Three political parties have released statements calling on the government to reinstate the fuel subsidy that was scrapped on July 1, causing an 8.3 cent per litre price rise for consumers.

Disy said “we believe the reinstatement of the measures for a limited period of time can be studied, so as to give breathing space to thousands of households, small- and medium-sized businesses, and the self-employed”.

They added that “the policy priority for this year should be to mitigate the consequences of the increased cost of living”.

The also pointed out that the relevant European Commission directive allows for emergency energy measures such as the fuel subsidy to remain in force until the end of the year.

Meanwhile, Akel’s general secretary Stefanos Stefanou penned an open letter to President Nikos Christodoulides, saying the government’s prediction that prices would not go up has proven not to be true.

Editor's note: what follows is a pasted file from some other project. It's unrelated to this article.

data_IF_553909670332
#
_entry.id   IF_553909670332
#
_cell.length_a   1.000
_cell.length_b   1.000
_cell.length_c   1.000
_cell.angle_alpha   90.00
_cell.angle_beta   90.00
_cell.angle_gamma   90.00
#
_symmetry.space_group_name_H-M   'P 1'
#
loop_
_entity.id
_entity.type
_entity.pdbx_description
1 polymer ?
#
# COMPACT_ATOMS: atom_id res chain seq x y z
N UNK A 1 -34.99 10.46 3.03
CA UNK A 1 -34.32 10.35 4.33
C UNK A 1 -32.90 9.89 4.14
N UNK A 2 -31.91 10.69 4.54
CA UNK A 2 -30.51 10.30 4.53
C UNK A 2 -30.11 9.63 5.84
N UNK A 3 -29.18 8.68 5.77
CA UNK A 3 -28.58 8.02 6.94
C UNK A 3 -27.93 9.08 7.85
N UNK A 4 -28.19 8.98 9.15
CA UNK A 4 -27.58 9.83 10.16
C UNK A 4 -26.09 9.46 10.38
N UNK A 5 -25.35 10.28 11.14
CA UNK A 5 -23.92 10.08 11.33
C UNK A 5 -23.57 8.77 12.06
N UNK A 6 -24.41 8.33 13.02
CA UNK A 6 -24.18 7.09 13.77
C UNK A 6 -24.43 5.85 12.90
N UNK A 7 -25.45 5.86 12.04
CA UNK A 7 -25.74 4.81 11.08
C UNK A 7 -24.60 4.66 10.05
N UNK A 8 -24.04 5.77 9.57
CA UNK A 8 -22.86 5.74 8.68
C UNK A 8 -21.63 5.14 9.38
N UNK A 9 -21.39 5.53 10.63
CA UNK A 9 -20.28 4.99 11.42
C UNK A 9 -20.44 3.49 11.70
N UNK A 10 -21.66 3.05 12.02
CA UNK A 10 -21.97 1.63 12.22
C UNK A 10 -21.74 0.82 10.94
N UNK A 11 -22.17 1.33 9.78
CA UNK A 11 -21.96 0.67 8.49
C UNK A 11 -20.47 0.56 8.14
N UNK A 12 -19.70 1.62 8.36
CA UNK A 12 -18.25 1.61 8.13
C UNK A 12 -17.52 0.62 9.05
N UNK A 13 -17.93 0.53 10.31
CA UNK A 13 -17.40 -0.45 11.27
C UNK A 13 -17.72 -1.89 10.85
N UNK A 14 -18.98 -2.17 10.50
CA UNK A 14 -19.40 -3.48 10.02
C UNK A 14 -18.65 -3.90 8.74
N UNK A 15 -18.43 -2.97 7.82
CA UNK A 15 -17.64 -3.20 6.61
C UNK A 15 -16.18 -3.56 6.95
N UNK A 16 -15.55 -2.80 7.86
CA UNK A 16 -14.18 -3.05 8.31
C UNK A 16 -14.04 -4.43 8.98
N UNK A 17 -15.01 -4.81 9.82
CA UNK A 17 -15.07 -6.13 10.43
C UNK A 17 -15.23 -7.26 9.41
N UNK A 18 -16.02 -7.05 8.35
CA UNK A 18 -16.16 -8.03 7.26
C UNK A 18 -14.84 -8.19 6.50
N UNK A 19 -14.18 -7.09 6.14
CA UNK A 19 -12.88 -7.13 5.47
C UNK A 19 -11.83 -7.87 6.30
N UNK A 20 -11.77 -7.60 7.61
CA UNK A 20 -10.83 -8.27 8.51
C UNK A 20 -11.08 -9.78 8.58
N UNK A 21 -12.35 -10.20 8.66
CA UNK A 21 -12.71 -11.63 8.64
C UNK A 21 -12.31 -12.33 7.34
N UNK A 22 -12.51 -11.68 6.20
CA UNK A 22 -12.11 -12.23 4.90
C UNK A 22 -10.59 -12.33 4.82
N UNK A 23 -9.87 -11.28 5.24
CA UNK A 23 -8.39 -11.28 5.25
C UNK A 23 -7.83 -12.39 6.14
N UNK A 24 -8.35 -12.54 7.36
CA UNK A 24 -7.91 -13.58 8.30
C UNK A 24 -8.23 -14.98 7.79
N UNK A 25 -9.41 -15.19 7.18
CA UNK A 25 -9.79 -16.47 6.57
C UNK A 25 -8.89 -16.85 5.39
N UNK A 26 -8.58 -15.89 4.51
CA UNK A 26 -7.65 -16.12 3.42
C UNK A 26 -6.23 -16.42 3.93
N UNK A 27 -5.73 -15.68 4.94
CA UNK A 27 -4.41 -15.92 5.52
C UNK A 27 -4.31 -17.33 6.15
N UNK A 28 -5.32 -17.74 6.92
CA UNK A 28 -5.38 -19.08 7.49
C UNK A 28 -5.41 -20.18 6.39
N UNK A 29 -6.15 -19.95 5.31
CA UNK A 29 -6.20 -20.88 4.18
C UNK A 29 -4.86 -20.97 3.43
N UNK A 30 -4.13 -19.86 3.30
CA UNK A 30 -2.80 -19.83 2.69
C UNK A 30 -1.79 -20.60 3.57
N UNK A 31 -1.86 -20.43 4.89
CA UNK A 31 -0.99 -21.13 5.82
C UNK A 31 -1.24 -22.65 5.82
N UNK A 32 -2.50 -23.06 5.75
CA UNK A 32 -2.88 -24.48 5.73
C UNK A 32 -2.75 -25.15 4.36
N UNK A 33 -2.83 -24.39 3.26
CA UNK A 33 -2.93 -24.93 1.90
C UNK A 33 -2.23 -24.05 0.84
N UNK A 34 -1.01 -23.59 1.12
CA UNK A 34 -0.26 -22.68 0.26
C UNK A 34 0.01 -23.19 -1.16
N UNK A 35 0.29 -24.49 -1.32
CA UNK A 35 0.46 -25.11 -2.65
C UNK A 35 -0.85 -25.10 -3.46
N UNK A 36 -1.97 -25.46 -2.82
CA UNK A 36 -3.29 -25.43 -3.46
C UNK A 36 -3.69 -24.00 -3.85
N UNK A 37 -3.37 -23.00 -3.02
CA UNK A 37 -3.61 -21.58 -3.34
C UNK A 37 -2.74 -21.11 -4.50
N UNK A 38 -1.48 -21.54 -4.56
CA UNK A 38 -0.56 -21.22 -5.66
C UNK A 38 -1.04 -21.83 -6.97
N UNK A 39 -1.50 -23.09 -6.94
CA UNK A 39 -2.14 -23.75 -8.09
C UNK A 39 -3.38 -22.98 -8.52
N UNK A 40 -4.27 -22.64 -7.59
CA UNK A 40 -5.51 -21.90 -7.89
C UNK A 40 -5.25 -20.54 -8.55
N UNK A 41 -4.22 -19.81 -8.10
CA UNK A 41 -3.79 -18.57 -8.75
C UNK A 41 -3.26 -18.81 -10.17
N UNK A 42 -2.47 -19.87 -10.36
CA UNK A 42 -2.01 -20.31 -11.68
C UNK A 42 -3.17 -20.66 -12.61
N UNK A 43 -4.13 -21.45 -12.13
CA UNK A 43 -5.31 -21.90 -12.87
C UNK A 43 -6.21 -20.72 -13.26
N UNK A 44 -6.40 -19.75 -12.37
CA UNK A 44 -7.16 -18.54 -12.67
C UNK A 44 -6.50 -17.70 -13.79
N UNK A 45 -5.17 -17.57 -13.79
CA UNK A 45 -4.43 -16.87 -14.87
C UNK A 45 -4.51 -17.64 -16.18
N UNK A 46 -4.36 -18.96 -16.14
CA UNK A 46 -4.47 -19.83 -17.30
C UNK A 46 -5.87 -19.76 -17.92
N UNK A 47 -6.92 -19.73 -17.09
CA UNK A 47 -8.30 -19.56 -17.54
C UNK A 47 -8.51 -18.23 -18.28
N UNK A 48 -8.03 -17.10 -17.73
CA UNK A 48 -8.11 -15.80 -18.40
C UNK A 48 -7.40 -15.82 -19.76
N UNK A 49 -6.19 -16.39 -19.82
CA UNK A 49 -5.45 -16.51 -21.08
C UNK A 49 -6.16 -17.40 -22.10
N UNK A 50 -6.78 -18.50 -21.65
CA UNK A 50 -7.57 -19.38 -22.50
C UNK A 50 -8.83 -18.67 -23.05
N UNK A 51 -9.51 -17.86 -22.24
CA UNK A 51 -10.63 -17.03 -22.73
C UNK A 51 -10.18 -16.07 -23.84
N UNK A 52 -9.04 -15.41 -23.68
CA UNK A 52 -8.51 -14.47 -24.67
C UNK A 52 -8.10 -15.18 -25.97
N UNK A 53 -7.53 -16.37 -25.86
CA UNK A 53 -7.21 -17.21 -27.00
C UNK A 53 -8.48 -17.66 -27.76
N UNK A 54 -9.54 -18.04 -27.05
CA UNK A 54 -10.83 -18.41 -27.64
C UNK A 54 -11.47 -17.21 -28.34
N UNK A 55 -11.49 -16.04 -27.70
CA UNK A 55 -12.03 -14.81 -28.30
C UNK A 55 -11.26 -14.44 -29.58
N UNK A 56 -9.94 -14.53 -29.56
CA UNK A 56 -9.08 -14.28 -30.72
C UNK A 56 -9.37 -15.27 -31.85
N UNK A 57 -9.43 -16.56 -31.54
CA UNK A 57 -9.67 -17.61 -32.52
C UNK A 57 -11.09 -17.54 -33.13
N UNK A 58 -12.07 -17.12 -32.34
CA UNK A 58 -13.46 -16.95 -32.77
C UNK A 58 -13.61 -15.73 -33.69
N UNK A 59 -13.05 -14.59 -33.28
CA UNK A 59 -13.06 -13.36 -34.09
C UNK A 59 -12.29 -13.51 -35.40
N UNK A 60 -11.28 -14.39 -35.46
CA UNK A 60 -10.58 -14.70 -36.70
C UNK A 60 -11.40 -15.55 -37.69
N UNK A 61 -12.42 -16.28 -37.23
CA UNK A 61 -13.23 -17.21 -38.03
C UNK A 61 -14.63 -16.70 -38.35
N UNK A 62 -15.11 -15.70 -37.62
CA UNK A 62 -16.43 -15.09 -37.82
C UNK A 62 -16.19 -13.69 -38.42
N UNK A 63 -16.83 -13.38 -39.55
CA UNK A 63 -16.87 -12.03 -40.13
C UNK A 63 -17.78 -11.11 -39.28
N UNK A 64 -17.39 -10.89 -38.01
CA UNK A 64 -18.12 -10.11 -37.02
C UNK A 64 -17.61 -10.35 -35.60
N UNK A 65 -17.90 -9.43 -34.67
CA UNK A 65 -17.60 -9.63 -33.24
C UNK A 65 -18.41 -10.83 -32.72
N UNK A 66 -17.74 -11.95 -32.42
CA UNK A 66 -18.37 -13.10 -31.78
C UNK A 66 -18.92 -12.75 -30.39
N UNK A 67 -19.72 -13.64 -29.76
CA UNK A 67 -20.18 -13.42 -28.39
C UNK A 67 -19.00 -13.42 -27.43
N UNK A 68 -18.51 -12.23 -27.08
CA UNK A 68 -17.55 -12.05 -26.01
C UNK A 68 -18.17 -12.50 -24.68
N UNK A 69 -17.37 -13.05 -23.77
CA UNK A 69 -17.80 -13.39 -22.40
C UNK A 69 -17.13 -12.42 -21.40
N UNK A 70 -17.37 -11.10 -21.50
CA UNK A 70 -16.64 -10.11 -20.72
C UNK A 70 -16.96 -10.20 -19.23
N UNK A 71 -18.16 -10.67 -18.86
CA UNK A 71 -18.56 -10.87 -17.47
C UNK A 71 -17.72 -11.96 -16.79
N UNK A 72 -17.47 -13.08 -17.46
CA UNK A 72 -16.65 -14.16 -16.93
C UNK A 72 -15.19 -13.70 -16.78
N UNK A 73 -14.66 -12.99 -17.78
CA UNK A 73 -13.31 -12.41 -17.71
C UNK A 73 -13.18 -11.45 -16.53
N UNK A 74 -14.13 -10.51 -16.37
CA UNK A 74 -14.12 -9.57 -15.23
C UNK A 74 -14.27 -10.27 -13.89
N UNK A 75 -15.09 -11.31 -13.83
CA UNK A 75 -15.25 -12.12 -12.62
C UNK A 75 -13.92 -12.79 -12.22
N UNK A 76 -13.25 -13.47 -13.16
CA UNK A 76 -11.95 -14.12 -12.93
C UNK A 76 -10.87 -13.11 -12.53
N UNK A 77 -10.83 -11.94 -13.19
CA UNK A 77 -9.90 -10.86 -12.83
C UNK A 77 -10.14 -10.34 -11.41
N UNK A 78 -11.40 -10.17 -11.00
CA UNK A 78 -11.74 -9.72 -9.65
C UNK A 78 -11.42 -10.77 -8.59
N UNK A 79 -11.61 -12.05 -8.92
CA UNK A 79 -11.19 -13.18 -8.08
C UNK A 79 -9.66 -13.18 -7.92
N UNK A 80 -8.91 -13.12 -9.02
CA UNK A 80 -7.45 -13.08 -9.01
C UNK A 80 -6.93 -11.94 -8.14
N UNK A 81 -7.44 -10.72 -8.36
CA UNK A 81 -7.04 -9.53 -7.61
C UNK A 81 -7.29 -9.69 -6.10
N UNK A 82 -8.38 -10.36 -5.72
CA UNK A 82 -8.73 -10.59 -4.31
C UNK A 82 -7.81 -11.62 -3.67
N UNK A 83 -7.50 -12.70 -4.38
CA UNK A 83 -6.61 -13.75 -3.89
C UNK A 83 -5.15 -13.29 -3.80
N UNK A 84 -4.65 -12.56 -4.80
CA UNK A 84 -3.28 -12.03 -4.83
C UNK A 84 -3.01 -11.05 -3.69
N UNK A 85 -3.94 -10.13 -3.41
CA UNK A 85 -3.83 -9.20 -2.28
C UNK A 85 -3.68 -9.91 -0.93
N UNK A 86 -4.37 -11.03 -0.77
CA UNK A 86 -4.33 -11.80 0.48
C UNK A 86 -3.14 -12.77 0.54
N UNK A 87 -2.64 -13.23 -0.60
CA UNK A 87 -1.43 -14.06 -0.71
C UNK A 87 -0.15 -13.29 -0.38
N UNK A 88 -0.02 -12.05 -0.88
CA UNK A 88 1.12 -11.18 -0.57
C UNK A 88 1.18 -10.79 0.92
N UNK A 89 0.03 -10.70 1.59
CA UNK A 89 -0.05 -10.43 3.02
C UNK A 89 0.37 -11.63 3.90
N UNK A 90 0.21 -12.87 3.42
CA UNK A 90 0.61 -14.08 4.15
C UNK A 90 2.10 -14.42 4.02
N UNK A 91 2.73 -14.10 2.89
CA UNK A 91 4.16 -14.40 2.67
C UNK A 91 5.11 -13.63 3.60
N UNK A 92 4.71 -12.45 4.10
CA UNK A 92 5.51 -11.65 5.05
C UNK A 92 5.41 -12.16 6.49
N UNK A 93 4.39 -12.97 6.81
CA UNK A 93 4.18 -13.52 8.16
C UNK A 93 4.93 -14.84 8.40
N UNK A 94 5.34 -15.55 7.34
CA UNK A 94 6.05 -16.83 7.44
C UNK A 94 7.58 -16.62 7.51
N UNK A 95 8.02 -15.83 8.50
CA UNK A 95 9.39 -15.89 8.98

He said the decline in consumption is “not unrelated to the decline in household purchasing power” and described the end of the fuel subsidy as “premature and wrong”.

Edek also released a statement of their own, saying the subsidy should be reintroduced to stop people buying fuel in the north.

They said the fuel subsidy should be reinstated in conjunction with “the tightening of control at the crossing points”, with the hope that less people buying fuel in the north will lead to greater fuel tax revenue in the Republic, which can then be spent on subsidies.